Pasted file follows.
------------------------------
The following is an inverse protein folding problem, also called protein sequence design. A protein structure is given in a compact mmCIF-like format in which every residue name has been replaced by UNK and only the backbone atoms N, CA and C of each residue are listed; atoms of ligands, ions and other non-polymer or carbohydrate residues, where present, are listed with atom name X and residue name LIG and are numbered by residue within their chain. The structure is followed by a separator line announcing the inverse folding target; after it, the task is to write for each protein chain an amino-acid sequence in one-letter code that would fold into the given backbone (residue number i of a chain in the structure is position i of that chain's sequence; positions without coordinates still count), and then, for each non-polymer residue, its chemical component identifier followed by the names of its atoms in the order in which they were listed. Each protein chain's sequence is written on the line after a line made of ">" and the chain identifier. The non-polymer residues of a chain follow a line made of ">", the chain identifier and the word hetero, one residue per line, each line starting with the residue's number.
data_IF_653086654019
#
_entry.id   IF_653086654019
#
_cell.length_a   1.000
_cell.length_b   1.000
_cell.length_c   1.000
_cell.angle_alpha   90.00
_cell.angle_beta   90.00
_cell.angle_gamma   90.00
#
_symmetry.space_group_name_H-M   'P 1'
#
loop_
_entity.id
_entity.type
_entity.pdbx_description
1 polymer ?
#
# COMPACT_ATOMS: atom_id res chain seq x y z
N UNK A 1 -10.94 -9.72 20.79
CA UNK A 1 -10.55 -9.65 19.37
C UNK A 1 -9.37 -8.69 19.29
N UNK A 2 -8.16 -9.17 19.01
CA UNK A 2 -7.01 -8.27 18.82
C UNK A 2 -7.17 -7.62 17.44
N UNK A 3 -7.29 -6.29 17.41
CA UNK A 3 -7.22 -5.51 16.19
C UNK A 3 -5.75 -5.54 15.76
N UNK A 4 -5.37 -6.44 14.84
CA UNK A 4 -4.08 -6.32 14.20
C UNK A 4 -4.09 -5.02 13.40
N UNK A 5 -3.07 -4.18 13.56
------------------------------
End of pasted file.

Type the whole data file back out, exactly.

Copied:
The following is an inverse protein folding problem, also called protein sequence design. A protein structure is given in a compact mmCIF-like format in which every residue name has been replaced by UNK and only the backbone atoms N, CA and C of each residue are listed; atoms of ligands, ions and other non-polymer or carbohydrate residues, where present, are listed with atom name X and residue name LIG and are numbered by residue within their chain. The structure is followed by a separator line announcing the inverse folding target; after it, the task is to write for each protein chain an amino-acid sequence in one-letter code that would fold into the given backbone (residue number i of a chain in the structure is position i of that chain's sequence; positions without coordinates still count), and then, for each non-polymer residue, its chemical component identifier followed by the names of its atoms in the order in which they were listed. Each protein chain's sequence is written on the line after a line made of ">" and the chain identifier. The non-polymer residues of a chain follow a line made of ">", the chain identifier and the word hetero, one residue per line, each line starting with the residue's number.
data_IF_653086654019
#
_entry.id   IF_653086654019
#
_cell.length_a   1.000
_cell.length_b   1.000
_cell.length_c   1.000
_cell.angle_alpha   90.00
_cell.angle_beta   90.00
_cell.angle_gamma   90.00
#
_symmetry.space_group_name_H-M   'P 1'
#
loop_
_entity.id
_entity.type
_entity.pdbx_description
1 polymer ?
#
# COMPACT_ATOMS: atom_id res chain seq x y z
N UNK A 1 -10.94 -9.72 20.79
CA UNK A 1 -10.55 -9.65 19.37
C UNK A 1 -9.37 -8.69 19.29
N UNK A 2 -8.16 -9.17 19.01
CA UNK A 2 -7.01 -8.27 18.82
C UNK A 2 -7.17 -7.62 17.44
N UNK A 3 -7.29 -6.29 17.41
CA UNK A 3 -7.22 -5.51 16.19
C UNK A 3 -5.75 -5.54 15.76
N UNK A 4 -5.37 -6.44 14.84
CA UNK A 4 -4.08 -6.32 14.20
C UNK A 4 -4.09 -5.02 13.40
N UNK A 5 -3.07 -4.18 13.56